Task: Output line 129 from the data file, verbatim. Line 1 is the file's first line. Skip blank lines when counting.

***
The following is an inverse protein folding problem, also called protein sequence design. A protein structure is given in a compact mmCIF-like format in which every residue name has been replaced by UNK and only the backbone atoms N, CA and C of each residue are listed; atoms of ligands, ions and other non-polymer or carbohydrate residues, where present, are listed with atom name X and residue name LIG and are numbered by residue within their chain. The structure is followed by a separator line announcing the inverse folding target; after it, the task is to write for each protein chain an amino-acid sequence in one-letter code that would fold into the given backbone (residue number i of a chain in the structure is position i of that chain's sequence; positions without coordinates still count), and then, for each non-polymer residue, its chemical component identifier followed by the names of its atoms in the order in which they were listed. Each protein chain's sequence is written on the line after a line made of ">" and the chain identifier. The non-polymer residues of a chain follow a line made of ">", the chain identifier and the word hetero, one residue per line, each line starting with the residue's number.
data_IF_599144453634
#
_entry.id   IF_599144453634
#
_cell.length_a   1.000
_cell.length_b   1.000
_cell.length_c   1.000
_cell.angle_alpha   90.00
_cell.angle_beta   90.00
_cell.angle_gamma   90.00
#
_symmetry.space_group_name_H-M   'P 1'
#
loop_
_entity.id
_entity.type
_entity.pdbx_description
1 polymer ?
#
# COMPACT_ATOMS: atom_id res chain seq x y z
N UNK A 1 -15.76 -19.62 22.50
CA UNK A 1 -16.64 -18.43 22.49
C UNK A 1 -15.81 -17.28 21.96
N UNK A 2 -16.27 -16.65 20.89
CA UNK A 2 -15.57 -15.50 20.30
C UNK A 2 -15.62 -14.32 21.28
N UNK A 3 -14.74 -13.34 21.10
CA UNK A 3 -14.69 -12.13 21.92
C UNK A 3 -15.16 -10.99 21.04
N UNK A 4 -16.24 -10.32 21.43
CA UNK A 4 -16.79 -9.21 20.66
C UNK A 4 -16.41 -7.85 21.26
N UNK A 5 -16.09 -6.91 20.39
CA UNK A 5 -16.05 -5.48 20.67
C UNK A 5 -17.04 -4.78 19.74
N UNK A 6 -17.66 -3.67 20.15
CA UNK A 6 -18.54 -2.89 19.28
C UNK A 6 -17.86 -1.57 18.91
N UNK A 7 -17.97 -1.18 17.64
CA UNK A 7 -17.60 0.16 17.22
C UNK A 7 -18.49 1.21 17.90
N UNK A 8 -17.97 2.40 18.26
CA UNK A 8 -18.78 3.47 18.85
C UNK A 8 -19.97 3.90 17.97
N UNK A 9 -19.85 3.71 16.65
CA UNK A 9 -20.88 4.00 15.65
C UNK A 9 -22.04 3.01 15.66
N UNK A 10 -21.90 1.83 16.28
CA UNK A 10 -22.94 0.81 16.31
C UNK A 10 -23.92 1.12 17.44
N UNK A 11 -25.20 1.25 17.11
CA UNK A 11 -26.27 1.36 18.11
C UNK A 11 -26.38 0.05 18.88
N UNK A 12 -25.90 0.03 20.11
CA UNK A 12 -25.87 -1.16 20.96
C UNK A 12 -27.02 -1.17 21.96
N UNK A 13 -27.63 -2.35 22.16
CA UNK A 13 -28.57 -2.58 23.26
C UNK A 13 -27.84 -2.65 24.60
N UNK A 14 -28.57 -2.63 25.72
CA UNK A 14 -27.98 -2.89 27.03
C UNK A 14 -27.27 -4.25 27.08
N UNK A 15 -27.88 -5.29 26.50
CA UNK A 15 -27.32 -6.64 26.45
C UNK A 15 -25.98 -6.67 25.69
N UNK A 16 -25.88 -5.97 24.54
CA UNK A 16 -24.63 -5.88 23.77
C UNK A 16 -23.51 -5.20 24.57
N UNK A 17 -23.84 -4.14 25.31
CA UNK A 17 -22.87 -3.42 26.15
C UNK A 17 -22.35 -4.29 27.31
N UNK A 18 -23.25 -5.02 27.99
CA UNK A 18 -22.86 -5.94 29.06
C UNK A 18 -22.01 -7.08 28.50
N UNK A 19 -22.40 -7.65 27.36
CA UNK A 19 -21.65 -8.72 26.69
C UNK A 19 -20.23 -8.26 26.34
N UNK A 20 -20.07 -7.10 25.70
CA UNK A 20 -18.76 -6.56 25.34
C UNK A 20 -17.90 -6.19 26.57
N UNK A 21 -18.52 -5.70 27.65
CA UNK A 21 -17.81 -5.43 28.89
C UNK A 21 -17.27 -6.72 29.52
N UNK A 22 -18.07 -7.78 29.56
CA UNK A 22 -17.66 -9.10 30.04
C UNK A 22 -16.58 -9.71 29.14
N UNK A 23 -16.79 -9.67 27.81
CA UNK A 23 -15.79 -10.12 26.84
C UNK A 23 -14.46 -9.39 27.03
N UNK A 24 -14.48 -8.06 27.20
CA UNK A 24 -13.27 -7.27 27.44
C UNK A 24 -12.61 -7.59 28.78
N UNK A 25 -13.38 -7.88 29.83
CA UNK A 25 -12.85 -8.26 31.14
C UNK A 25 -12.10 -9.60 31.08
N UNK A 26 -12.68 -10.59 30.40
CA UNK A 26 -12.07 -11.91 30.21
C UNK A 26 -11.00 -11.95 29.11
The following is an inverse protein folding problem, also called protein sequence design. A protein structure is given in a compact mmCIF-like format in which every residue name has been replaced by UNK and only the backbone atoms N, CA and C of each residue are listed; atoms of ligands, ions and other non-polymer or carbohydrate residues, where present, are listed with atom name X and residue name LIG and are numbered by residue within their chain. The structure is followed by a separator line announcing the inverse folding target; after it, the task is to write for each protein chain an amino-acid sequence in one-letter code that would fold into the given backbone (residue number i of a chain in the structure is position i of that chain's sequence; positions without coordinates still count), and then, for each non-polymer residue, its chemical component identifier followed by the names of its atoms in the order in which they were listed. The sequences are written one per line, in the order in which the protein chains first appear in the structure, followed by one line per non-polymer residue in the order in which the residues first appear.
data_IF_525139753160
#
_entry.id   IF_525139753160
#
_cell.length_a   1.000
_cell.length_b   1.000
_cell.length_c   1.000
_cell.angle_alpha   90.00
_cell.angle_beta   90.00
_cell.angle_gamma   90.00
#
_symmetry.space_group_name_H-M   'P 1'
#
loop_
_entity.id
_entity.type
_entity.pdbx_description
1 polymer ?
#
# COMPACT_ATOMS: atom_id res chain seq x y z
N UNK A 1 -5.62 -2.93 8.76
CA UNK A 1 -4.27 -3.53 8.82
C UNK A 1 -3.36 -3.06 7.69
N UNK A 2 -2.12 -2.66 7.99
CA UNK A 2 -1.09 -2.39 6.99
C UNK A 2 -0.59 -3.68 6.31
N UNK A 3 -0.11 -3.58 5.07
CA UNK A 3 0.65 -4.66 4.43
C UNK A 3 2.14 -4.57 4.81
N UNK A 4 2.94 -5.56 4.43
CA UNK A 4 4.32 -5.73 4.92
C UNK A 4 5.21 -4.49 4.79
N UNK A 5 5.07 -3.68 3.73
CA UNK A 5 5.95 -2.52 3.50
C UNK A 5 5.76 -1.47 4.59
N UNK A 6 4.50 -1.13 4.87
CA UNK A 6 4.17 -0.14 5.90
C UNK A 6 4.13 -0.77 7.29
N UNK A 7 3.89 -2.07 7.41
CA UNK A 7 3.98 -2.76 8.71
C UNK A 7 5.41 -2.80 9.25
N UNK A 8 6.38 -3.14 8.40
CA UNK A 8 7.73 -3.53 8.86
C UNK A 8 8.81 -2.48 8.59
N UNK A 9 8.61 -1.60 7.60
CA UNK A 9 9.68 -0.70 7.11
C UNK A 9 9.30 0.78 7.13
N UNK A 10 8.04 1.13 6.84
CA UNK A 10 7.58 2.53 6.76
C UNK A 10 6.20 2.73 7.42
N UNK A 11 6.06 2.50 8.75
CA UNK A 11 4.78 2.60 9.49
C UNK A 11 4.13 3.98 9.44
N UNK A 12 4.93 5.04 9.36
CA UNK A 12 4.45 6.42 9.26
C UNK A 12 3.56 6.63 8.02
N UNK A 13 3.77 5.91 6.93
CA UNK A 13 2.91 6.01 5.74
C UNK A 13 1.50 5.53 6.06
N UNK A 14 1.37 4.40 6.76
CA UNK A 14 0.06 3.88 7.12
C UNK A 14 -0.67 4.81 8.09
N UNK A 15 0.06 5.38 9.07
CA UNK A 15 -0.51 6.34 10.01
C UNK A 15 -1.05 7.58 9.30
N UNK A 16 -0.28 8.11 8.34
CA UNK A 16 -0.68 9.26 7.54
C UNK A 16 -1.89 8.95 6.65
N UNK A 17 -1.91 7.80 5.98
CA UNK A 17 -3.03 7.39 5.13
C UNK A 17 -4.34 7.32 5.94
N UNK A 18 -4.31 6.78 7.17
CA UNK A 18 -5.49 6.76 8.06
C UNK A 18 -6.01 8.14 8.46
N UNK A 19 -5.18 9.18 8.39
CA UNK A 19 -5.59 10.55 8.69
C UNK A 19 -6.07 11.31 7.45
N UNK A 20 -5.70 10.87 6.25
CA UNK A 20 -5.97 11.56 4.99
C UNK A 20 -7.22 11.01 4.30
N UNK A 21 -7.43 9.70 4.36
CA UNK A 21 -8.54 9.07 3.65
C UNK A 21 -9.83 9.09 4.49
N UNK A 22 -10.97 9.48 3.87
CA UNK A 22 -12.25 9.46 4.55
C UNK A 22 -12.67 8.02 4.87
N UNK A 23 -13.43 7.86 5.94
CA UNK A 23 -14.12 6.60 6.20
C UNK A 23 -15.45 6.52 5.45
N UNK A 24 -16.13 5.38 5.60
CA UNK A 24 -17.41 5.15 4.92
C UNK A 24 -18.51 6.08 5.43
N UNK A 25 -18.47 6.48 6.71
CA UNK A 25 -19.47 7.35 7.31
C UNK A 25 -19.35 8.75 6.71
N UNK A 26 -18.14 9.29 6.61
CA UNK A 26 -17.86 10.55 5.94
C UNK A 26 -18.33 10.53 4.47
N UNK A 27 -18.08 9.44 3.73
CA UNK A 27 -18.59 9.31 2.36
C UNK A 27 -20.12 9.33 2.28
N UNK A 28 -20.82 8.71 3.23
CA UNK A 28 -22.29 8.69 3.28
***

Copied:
C UNK A 3 2.14 -4.57 4.81